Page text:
The Reminiscing Poet The poem, Out of the Cradle, Endlessly Rocking, by Walt Whitman, is, superficially, on the subject of Whitman's origin and evolution as a person and as a poet. This story of affection and bereavement can be seen as a production of individual occurrences and feelings. The transformation of the bird from a jolly vocalist to a mournful soloist of darkness corresponds directly to the feelings that Whitman himself was experiencing. Whitman links the loss of jubilation in the song of the bird to the surfacing of the "outsetting bard of love" that he makes present through this text. This poem is a way in which Whitman attempts to resolve the dualities present in the text and in life: life and death, child and man, naÃÂÃÂ¯vetÃÂÃÂ© and complexity, past and present. Whitman, along with the innocent boy in the poem, falls from naÃÂÃÂ¯vetÃÂÃÂ© into self-consciousness.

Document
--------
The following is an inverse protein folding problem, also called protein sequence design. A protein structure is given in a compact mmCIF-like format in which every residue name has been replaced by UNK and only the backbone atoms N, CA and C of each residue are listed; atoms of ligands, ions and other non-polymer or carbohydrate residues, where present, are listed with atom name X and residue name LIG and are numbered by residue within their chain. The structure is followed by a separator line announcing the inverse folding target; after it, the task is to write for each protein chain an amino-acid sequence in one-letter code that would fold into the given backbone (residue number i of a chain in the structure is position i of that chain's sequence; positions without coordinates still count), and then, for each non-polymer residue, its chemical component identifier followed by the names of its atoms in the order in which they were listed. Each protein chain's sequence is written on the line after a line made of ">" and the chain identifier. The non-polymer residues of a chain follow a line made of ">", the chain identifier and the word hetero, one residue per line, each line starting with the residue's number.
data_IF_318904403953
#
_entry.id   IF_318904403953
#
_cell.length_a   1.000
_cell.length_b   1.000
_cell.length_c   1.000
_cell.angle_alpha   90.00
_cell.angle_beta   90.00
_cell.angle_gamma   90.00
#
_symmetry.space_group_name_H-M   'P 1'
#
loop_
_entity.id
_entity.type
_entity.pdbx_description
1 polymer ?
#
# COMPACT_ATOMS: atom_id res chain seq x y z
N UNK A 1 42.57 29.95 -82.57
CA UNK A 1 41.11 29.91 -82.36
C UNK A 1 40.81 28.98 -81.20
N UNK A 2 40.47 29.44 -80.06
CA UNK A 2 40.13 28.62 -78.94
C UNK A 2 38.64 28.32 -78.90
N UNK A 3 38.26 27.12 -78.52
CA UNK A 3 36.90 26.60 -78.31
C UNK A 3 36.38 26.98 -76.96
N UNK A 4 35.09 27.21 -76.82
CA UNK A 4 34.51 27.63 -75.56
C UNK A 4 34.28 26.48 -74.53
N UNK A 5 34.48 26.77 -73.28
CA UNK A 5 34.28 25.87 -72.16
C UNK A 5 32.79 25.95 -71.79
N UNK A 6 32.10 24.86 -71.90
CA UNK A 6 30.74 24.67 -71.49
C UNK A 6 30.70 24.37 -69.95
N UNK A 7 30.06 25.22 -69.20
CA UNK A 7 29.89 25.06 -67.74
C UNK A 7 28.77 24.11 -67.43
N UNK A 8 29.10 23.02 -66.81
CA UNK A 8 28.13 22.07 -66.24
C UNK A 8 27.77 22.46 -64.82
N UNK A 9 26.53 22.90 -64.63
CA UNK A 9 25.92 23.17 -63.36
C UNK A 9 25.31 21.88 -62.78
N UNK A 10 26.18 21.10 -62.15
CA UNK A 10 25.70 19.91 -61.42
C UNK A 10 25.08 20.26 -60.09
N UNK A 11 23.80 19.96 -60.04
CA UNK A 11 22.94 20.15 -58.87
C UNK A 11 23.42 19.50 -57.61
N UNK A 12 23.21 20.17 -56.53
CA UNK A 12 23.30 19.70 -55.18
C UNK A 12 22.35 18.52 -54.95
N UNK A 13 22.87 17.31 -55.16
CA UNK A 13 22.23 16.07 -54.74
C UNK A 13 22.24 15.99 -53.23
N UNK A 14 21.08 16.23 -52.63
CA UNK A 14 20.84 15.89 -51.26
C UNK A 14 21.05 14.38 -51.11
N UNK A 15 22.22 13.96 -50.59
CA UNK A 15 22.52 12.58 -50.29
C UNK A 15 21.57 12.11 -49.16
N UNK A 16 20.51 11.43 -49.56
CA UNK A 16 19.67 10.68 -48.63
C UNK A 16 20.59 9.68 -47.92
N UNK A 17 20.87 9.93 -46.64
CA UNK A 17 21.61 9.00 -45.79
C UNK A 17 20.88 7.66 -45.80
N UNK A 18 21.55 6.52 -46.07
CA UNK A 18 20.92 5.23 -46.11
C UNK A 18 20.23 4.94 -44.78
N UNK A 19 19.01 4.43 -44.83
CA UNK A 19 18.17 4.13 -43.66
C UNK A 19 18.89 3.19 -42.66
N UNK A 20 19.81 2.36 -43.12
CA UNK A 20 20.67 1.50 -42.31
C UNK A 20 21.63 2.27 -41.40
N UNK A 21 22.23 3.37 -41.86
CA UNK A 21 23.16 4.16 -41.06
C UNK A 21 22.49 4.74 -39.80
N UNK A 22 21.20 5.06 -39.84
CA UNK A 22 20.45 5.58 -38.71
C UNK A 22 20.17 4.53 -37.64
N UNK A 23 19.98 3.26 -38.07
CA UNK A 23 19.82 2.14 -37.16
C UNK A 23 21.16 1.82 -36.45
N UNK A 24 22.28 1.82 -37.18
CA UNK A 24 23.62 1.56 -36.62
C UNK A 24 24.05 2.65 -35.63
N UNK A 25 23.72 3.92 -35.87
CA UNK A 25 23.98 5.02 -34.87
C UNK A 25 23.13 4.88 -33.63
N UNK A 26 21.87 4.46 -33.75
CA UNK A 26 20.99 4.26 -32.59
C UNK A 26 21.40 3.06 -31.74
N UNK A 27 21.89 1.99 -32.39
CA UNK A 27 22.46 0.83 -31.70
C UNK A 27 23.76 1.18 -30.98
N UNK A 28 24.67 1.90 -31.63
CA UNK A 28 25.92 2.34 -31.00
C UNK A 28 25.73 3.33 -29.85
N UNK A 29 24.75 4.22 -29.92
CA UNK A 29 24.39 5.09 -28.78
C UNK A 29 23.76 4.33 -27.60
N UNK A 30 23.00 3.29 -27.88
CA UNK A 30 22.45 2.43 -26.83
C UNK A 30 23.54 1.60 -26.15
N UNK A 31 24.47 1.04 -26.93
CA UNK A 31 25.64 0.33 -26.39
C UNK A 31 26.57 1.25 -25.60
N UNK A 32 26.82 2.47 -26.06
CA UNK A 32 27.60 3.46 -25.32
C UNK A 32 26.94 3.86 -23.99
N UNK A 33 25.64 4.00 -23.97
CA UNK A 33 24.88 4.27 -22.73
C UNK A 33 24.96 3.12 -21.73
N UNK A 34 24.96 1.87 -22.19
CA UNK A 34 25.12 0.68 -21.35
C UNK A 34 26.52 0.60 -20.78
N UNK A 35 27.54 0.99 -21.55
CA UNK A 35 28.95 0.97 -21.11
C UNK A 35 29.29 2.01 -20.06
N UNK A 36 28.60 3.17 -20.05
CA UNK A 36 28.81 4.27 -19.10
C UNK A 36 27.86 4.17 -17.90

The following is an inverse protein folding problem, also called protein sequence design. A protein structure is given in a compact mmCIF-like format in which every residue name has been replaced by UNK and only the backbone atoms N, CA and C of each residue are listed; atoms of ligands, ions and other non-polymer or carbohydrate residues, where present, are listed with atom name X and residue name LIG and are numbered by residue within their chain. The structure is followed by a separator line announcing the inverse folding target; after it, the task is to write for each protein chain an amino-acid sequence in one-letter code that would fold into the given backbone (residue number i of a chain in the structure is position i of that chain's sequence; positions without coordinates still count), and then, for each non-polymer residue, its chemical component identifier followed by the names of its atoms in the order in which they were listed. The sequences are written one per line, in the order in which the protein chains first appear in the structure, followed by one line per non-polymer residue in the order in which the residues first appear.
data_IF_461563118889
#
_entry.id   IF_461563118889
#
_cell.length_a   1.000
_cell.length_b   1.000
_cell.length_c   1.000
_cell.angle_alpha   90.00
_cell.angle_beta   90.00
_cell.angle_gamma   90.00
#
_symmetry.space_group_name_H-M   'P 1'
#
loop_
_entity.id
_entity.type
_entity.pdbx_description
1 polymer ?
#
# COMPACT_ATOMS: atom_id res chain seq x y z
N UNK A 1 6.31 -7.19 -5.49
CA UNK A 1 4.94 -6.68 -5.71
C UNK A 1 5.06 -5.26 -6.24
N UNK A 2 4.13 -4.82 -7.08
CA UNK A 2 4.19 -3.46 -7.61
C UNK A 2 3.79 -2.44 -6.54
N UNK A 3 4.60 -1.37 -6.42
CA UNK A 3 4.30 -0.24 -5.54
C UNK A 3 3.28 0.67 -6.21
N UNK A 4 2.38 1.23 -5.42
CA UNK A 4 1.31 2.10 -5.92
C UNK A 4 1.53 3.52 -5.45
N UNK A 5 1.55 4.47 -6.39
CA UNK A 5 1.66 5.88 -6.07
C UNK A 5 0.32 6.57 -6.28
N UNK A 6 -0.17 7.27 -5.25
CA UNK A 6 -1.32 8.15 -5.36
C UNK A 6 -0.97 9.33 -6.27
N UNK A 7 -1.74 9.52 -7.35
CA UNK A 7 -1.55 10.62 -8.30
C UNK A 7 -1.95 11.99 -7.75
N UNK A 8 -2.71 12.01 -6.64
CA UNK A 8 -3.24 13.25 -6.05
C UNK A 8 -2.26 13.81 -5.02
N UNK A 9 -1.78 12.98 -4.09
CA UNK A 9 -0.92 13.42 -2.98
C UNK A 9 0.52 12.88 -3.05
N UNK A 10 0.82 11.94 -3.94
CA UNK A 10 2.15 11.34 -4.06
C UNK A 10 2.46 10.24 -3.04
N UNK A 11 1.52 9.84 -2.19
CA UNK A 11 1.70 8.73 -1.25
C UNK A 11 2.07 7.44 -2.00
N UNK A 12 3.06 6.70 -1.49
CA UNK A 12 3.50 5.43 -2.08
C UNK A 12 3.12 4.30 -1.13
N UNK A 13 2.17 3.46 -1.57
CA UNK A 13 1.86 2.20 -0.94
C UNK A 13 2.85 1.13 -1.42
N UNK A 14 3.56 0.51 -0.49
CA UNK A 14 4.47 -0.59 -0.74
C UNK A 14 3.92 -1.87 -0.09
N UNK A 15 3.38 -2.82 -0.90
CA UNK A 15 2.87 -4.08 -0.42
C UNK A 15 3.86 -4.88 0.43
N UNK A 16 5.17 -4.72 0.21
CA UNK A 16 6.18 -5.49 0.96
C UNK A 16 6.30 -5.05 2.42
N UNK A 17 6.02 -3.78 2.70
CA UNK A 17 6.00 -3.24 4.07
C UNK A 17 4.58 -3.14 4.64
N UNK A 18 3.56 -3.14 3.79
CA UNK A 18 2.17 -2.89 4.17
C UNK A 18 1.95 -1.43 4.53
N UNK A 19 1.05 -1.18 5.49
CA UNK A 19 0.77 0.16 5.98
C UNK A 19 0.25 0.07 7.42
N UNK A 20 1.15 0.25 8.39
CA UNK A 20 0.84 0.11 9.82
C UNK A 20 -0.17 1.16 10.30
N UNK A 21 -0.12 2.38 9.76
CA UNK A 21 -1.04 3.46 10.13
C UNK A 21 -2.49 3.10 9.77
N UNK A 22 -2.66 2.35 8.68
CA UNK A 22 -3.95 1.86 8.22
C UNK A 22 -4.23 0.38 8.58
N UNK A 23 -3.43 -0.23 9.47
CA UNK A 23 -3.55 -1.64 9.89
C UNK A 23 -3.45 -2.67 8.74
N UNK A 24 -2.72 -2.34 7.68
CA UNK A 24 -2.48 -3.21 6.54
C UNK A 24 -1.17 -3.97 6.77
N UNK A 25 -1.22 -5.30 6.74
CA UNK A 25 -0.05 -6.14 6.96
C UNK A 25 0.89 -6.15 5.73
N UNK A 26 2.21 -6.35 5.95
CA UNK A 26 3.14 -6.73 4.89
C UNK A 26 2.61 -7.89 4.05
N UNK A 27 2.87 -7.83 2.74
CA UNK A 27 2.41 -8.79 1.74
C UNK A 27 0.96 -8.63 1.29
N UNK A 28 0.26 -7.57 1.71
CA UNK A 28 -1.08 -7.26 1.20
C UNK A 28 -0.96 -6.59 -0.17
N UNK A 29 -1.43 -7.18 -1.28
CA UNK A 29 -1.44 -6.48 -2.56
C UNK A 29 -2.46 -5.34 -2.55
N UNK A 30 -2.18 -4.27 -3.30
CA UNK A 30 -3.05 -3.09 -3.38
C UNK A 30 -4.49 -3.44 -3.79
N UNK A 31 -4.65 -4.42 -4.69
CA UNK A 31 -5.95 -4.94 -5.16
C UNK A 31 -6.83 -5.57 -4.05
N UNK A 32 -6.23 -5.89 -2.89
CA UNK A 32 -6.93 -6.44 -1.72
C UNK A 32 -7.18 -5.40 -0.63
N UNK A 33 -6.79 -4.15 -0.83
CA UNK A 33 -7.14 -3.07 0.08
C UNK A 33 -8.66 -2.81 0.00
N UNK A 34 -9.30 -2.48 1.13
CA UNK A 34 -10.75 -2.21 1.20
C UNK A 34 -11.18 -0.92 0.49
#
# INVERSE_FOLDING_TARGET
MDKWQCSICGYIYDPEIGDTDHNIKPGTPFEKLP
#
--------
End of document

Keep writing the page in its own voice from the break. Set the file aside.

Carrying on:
This poem, in my opinion, is very closely related to The Raven by Poe; in that both of the works seek to gain a sense of control over the feelings of bereavement. The boy in the poem is merely a vehicle for translation, and his naÃÂÃÂ¯ve, inquisitive sense used only to produce the point that Whitman compensated his feelings and recovered only by means of poetic expression. Whitman takes the experiences of his life as a child, and brings them to the reader, as a mature poet, in order to explain his personal crises and the sensations that stimulated not only the young boy, but also the mature poet that Whitman became. The "unsatisfied love" and the "unknown want" that Whitman seeks to communicate can never be fully contented. Whitman's doubt and insecurity about the fate of himself and the world around him, and about his destiny as a man and as a poet are made quite clear through the words of the young boy. The young boy perceives the bird so naively in the beginning, focusing only on the aria of the animal, and then eventually, having aged, the narrator understands sadness that was brought about by the loss of the birds love; which in turn brings the reader to understand the growth that has taken place in Whitman as a man and as a poet.